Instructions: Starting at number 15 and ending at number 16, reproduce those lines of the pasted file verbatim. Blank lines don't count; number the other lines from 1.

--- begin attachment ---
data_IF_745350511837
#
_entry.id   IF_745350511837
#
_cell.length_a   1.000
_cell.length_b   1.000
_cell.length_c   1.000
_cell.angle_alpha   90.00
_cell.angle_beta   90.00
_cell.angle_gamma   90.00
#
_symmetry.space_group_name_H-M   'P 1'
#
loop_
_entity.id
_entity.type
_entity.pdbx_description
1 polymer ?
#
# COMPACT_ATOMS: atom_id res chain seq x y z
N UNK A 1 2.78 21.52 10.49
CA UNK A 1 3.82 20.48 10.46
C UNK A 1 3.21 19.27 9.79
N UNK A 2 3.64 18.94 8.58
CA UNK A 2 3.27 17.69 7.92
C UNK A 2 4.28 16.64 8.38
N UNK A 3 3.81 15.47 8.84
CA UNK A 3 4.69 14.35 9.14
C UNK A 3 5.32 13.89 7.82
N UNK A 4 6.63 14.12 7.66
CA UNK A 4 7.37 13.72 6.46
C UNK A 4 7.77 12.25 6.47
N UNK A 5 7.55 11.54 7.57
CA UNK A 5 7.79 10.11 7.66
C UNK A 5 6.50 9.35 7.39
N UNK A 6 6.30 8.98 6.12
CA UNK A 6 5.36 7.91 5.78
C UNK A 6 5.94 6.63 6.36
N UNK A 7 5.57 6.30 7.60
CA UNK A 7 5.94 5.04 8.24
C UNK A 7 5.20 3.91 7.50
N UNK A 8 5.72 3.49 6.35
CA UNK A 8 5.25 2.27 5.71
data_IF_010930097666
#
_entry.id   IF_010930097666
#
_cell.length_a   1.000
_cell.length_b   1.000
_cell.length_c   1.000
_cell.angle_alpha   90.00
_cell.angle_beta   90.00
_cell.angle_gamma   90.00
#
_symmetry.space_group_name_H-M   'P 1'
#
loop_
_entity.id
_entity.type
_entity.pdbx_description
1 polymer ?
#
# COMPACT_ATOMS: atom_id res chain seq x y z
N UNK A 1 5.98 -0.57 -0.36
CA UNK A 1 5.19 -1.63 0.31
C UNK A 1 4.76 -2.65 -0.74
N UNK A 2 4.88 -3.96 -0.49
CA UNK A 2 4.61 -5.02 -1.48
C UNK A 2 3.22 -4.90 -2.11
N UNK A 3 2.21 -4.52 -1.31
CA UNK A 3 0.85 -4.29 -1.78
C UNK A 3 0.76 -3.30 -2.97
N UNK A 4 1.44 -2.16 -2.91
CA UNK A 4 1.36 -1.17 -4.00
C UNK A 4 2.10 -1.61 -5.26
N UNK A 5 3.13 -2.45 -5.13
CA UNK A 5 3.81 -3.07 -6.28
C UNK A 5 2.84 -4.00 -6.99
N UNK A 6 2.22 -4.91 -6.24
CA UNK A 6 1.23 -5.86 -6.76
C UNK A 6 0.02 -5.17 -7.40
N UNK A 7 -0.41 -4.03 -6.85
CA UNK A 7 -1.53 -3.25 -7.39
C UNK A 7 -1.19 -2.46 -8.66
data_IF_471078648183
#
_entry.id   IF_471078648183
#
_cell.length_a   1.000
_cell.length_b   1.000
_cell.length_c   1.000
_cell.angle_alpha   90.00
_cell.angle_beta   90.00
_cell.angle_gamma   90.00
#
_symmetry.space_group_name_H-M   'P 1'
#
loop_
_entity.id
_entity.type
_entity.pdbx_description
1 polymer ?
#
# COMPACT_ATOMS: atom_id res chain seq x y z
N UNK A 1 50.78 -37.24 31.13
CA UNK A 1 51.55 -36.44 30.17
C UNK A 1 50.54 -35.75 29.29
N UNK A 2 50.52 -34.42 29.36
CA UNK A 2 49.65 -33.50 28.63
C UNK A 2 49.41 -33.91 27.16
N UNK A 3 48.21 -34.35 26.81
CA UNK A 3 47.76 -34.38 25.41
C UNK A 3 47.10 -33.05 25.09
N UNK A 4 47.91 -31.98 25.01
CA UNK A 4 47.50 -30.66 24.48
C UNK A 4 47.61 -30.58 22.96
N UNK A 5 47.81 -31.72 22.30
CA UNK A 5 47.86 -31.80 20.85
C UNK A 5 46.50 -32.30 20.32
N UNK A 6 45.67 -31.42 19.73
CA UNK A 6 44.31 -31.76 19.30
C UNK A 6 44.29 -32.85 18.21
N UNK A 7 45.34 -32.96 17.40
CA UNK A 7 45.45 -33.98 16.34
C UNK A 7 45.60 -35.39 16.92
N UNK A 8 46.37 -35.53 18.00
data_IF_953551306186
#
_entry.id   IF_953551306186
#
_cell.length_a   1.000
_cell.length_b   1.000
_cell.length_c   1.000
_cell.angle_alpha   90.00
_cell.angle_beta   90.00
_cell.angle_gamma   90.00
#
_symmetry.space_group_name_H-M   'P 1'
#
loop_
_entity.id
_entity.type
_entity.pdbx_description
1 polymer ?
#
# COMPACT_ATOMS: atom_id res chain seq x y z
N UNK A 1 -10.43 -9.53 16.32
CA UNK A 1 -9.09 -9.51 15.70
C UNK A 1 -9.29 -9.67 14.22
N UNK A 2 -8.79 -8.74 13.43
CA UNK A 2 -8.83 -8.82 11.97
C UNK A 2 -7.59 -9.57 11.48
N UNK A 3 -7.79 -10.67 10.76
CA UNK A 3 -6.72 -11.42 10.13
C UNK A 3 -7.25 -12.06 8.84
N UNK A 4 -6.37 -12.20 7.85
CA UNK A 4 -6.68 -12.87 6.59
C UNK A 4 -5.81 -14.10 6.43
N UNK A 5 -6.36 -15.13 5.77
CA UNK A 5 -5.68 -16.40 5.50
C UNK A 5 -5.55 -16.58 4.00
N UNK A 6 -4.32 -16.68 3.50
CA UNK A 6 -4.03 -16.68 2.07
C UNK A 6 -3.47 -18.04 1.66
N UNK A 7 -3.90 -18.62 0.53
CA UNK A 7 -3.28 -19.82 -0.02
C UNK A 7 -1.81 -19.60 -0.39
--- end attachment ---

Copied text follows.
_entity.id
_entity.type